Animals on Tybee’s beach
A Few of the “What is this?”
Because of Tybee Island’s location between Cape Hatteras, NC, and Cape Canaveral, FL, we are in an overlap or transition zone between cool-water and tropical coastal marine faunas and floras. So we get to see plants and animals from both areas. Tybee is also surrounded by a variety of coastal marine habitats including salt marshes, estuaries, soft sandy bottom areas, and offshore hard-bottom reefs. So when you add all these features to our wide intertidal zone along the beach, it’s no wonder that I’m often heard saying, “you never know what you will see on Tybee’s beach!”
During our Tybee Beach Ecology Trips, we generally find quite a variety of different animals, and the discoveries are often different from one day to the next. As we finish a trip, I’ll usually ask folks that if they come across something on the beach that they don’t recognize to please get a picture and email or text it to me, or post it on the facebook page, and ask “what is this?” I love getting “what is this?” messages! So here are a few of the interesting animals that I frequently get asked about, and that you might encounter out on Tybee’s beach.
The Sea Pansy is actually a type of soft coral. It’s a round, flat, purple disk with a pink stalk. They live in shallow, sandy-bottom areas where the stalk sticks down in the sand to anchor the flat disk on the surface of the sandy bottom. Imbedded in the top of the disk are dozens of tiny polyps that look like tiny anemones, each with 8 tentacles. Underwater, these polyps extend out of the disk, and the tentacles catch microscopic plankton for food. Because all the polyps are connected to each other, a Sea Pansy is a good example of a “colonial” animal that is like one individual composed of many smaller individuals connected to, and supporting each other.
A Sea Whip is another colonial, soft coral, and are closely related to Sea Pansies although they don’t look anything alike. A Sea Whip looks more like a plant or tree branch. Most commonly they are yellow or purple, but you might come across a white or orange one. If you look closely, you can see the tiny holes or slits all along the branches; and it is down inside those holes where the polyps are. Like the Sea Pansy, when underwater, the polyps stick out and the Sea Whip will look fuzzy because of all the tiny white polyps and their tentacles. Unlike the Sea Pansy, a Sea Whip will grow attached to a hard bottom or structure.
Maybe one of the strangest colonial animals I get asked about is Sea Pork. Usually when you find a clump of it on the beach, it would have washed up from offshore. They grow attached to hard bottoms and reefs offshore, but sometimes get knocked off and washed ashore. They are actually a colony of small sea squirts or ascidians, and they can come in a variety of colors ranging from bright red, blue, green, gray, beige and white. They are tough, rubbery feeling, and every one of them is a different shape and size.
The Mantis Shrimp is one of those things that I don’t handle with my own hands. Usually I’ll use a net or shovel because its praying-mantis-like pair of pinchers are very strong. They not only can pinch with them, but they can also flick them out with great speed and force, and can actually spear prey with them. A Mantis Shrimp is quite an acrobat and fun to watch in a pan or bucket of sea water because they can swim rapidly but can fold and roll up and do flips. Mantis Shrimp dig into the soft sandy/muddy bottom and make burrows and then come out to hunt.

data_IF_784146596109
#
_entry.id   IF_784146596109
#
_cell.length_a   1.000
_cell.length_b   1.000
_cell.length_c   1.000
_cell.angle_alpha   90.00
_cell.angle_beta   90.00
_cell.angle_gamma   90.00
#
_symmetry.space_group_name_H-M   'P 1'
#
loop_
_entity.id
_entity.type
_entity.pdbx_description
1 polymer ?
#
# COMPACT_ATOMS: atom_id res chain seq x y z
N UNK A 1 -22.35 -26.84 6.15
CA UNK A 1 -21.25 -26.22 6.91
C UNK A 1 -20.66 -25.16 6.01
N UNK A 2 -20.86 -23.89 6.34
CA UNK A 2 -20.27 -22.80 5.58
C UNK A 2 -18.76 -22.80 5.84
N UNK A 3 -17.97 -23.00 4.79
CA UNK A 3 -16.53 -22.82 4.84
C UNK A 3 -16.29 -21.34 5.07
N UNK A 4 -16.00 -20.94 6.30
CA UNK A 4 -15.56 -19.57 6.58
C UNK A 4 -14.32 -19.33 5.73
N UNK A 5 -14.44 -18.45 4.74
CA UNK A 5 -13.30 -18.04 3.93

Soda Straw Worm tubes
Have ever seen what look like strips of paper a few inches long laying on the sand? These are probably the paper-like tubes from Soda Straw Worms. These worms live in the shallow sandy bottom usually just beyond the low tide line where they burrow vertically down into the sand. Their skin produces a lot of slime that becomes a paper-like lining for their burrow. So they produce this paper straw like tube; and the worm can move up and down inside of it, and the sand doesn’t cave in. Usually the very top of the tube will stick up above the surface of the sand by about a quarter or half an inch. As the sand shifts due to our tides and waves, the old tubes get washed out of the sand and wash up on the beach. So what we often see are the collapsed tubes that look like strips of paper.
Let’s take the sand-dwelling worm story one more step. Another species of tube building worms is the Plumed Worm, so called because its gills look like feathers or gills. A Plumed Worm will also secrete at smooth paper-like tube to line its hole or burrow in the sand. But the Plumed Worm takes it a step further. It will catch and gather bits of seaweed, shells, marsh grass, even trash, out of the water drifting by; and it will attach these things onto the outside of its tube. It will reinforce the top few inches of its tube with these things. So when a piece of an old Plumed Worm tube washes out of the bottom and up onto shore, it often looks like a short chain or string of shells – sort of like a mermaid’s necklace!
These are just a small sample of the variety of marine animals you might find along Tybee’s beach. So if you find something you don’t recognize, feel free to take a picture and email to me or post it directly on the Tybee Beach Ecology Trips facebook page, and ask “what is this?” I’ll be glad to give you a not-so-short answer!
Dr. Joe Richardson is a retired marine science professor who has studied, researched and taught marine biology/science along Georgia’s coast and Bahamas for more than 35 years. Dr. Joe also conducts Tybee Beach Ecology Trips (www.TybeeBeachEcology.com) year-round for families, schools, scouts, and other groups. He regularly reports his findings on his “Tybee Beach Ecology Trips” facebook page. And for more information and pictures about Tybee’s marine biogeography and seasonality, see his webpage: www.ceasurf.com/pages/TybeeDiversity.aspx